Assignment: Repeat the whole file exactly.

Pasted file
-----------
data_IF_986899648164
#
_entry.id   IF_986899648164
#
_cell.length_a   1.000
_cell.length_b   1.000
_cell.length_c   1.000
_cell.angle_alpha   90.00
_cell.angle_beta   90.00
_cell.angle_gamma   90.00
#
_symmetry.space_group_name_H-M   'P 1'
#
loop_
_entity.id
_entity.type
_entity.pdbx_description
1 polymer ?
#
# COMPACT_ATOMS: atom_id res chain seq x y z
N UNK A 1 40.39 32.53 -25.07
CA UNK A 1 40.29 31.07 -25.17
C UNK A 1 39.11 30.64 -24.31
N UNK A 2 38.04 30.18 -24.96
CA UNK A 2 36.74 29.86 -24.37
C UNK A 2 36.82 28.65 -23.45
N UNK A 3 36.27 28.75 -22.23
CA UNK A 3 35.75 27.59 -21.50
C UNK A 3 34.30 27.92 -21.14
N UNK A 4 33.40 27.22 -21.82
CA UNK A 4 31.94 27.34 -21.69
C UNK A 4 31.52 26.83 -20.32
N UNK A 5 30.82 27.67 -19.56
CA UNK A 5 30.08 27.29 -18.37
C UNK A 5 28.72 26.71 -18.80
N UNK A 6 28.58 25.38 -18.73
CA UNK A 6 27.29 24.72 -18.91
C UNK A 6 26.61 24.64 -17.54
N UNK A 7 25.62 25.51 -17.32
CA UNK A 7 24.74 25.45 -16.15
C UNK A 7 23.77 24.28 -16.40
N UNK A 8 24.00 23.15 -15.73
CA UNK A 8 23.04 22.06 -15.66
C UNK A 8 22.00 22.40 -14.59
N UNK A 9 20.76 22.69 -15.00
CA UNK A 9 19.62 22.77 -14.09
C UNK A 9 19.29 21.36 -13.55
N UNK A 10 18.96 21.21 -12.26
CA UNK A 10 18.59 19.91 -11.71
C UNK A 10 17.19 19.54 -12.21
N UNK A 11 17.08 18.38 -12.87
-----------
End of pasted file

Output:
data_IF_986899648164
#
_entry.id   IF_986899648164
#
_cell.length_a   1.000
_cell.length_b   1.000
_cell.length_c   1.000
_cell.angle_alpha   90.00
_cell.angle_beta   90.00
_cell.angle_gamma   90.00
#
_symmetry.space_group_name_H-M   'P 1'
#
loop_
_entity.id
_entity.type
_entity.pdbx_description
1 polymer ?
#
# COMPACT_ATOMS: atom_id res chain seq x y z
N UNK A 1 40.39 32.53 -25.07
CA UNK A 1 40.29 31.07 -25.17
C UNK A 1 39.11 30.64 -24.31
N UNK A 2 38.04 30.18 -24.96
CA UNK A 2 36.74 29.86 -24.37
C UNK A 2 36.82 28.65 -23.45
N UNK A 3 36.27 28.75 -22.23
CA UNK A 3 35.75 27.59 -21.50
C UNK A 3 34.30 27.92 -21.14
N UNK A 4 33.40 27.22 -21.82
CA UNK A 4 31.94 27.34 -21.69
C UNK A 4 31.52 26.83 -20.32
N UNK A 5 30.82 27.67 -19.56
CA UNK A 5 30.08 27.29 -18.37
C UNK A 5 28.72 26.71 -18.80
N UNK A 6 28.58 25.38 -18.73
CA UNK A 6 27.29 24.72 -18.91
C UNK A 6 26.61 24.64 -17.54
N UNK A 7 25.62 25.51 -17.32
CA UNK A 7 24.74 25.45 -16.15
C UNK A 7 23.77 24.28 -16.40
N UNK A 8 24.00 23.15 -15.73
CA UNK A 8 23.04 22.06 -15.66
C UNK A 8 22.00 22.40 -14.59
N UNK A 9 20.76 22.69 -15.00
CA UNK A 9 19.62 22.77 -14.09
C UNK A 9 19.29 21.36 -13.55
N UNK A 10 18.96 21.21 -12.26
CA UNK A 10 18.59 19.91 -11.71
C UNK A 10 17.19 19.54 -12.21
N UNK A 11 17.08 18.38 -12.87